Petro-Political Panic

by Nick Welsh

About 30 South Coast activists associated with the Santa Barbara
Chapter of — including former assemblymember Hannah-Beth
Jackson — gathered at the Chevron gas station by Hollister Avenue
and Storke Road to protest the recent spike in gasoline prices and
denounce the political influence oil companies exert through
campaign cash. In the past 16 years, they charged, oil companies
have donated $190 million to members of Congress, while reaping
windfalls totaling $8 billion in just the past few years.
(Democratic Congressmember Lois Capps, who represents coastal Santa
Barbara, has not received any oil industry money; Republican Elton
Gallegly, who represents the inland county, has received $68,000 in
such donations.) The event was one of 250 protests
countrywide, which were scheduled just one day before the House
planned to vote on a controversial new proposal — pushed by
California Congressmember Richard Pombo — to undermine the
congressional and presidential moratoriums on new oil drilling off
the Atlantic and Pacific coasts.

The bill would allow states to maintain a limited version of the
existing moratoriums — extending only 100 miles offshore, as
opposed to the current 300 — but only if both the governor and the
legislature voted to do so. To entice political support from states
like Florida — with a strong history of support for oil moratoriums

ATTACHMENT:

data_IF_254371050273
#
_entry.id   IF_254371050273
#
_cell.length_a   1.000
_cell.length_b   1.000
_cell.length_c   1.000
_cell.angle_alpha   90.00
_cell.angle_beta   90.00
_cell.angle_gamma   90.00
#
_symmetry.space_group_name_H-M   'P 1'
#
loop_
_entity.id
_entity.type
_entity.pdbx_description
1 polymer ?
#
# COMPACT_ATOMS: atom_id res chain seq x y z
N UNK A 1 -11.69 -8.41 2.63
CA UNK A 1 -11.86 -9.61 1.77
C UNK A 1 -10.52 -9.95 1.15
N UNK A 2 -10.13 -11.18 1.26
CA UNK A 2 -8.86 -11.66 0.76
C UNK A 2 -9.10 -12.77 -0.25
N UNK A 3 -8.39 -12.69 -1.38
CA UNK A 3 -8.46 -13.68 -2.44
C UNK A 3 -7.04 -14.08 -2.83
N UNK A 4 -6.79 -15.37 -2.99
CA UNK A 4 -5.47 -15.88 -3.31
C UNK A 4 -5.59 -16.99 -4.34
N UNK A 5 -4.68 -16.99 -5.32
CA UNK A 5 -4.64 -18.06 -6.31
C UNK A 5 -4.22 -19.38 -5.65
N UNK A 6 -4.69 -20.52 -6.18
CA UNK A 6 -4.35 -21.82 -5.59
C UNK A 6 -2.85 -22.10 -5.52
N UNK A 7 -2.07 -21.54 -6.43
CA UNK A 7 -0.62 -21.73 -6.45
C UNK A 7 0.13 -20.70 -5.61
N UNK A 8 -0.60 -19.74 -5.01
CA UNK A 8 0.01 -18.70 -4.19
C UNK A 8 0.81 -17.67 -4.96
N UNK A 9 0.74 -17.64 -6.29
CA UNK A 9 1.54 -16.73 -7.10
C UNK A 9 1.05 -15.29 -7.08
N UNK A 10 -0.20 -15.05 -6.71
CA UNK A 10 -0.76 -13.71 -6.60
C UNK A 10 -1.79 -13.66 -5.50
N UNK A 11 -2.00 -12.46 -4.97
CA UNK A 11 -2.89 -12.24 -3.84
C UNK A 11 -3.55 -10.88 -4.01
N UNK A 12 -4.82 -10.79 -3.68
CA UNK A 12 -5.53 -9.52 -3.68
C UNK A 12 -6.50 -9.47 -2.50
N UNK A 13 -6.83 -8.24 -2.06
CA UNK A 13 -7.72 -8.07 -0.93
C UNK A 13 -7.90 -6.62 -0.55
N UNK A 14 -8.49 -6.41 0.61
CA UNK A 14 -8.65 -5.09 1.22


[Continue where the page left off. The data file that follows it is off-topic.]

— Pombo has agreed to an even split of oil revenues between
individual states and the federal government. Similar efforts by
Pombo lacked this provision and have failed. By opening up more of
the coast to oil development, Pombo contended, American energy
producers can tap up to 40 billion barrels of oil. Opponents — such
as Capps — insist the coast should not be industrialized or
subjected to additional risks of catastrophic oil spills or
blowouts, such as the one that clobbered Santa Barbara in 1969.
Capps’s spokesperson Emily Kryder expressed concern that the $69
billion in royalty revenues the federal government would lose to
states would have to be offset by cuts elsewhere. Although Kryder
said this latest version of the Pombo bill stands the best chance
of congressional passage, there’s been little enthusiasm for such
measures in the Senate, which would have the final say.


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